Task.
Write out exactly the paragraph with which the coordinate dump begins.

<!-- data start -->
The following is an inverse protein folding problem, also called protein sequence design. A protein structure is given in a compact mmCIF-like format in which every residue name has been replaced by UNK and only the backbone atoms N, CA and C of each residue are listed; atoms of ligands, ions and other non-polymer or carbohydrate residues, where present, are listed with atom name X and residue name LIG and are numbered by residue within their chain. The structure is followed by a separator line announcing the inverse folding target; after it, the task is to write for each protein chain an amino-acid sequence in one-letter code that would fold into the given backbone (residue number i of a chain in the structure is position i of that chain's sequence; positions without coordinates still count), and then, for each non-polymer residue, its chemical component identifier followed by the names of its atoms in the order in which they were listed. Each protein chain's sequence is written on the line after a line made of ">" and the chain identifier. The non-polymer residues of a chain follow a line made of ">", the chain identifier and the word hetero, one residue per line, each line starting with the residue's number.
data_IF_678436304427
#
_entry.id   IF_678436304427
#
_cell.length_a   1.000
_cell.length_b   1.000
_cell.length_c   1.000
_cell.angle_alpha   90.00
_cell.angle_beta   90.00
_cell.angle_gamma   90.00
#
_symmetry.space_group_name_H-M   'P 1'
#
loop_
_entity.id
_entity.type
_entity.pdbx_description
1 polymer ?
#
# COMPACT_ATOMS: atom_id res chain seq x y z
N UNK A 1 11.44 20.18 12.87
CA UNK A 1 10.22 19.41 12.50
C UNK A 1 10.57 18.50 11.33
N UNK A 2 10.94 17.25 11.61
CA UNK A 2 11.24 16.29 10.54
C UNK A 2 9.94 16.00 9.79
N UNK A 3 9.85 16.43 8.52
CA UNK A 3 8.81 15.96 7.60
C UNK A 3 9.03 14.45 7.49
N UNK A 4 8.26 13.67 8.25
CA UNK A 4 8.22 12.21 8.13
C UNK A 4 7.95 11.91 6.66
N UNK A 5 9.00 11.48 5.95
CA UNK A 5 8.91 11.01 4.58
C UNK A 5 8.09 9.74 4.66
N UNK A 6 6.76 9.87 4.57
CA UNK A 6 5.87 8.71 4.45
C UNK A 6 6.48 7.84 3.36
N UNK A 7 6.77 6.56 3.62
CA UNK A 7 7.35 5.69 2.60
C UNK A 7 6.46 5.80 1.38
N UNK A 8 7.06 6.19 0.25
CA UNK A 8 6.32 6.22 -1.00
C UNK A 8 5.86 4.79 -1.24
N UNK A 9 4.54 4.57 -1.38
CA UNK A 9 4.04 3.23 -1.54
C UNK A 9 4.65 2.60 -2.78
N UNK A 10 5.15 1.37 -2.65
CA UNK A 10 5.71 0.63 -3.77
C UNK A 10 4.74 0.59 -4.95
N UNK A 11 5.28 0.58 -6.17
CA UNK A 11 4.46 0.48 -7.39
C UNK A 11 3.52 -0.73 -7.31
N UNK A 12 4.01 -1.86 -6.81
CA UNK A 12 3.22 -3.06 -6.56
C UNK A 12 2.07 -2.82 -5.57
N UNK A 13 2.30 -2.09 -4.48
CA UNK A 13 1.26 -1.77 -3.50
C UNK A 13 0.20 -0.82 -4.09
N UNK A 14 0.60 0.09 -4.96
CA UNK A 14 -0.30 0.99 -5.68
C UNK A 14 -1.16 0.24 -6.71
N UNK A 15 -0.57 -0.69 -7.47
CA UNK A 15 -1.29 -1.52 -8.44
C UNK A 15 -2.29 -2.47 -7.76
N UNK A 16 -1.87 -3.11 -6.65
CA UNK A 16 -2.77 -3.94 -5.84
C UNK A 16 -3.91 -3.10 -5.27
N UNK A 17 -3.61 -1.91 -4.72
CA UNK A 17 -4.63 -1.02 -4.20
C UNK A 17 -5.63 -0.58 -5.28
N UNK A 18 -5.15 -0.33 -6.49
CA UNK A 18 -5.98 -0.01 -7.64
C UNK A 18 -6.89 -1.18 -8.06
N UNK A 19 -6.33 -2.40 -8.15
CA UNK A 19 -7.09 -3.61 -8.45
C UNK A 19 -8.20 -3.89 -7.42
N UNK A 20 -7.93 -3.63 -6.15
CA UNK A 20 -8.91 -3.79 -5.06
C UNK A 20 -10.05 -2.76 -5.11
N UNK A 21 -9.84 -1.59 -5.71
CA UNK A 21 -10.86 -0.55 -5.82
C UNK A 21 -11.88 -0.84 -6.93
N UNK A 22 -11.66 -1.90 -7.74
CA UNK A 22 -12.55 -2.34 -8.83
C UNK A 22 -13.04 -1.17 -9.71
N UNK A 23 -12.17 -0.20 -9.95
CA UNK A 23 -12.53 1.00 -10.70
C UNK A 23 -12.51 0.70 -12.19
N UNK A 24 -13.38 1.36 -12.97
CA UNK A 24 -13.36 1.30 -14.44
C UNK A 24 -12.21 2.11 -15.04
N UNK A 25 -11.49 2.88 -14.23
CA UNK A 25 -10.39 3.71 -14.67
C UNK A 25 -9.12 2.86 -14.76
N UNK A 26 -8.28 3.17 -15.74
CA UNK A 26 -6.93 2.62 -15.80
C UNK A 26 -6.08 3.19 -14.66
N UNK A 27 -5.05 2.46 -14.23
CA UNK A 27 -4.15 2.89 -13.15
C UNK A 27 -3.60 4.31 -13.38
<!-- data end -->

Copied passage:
The following is an inverse protein folding problem, also called protein sequence design. A protein structure is given in a compact mmCIF-like format in which every residue name has been replaced by UNK and only the backbone atoms N, CA and C of each residue are listed; atoms of ligands, ions and other non-polymer or carbohydrate residues, where present, are listed with atom name X and residue name LIG and are numbered by residue within their chain. The structure is followed by a separator line announcing the inverse folding target; after it, the task is to write for each protein chain an amino-acid sequence in one-letter code that would fold into the given backbone (residue number i of a chain in the structure is position i of that chain's sequence; positions without coordinates still count), and then, for each non-polymer residue, its chemical component identifier followed by the names of its atoms in the order in which they were listed. Each protein chain's sequence is written on the line after a line made of ">" and the chain identifier. The non-polymer residues of a chain follow a line made of ">", the chain identifier and the word hetero, one residue per line, each line starting with the residue's number.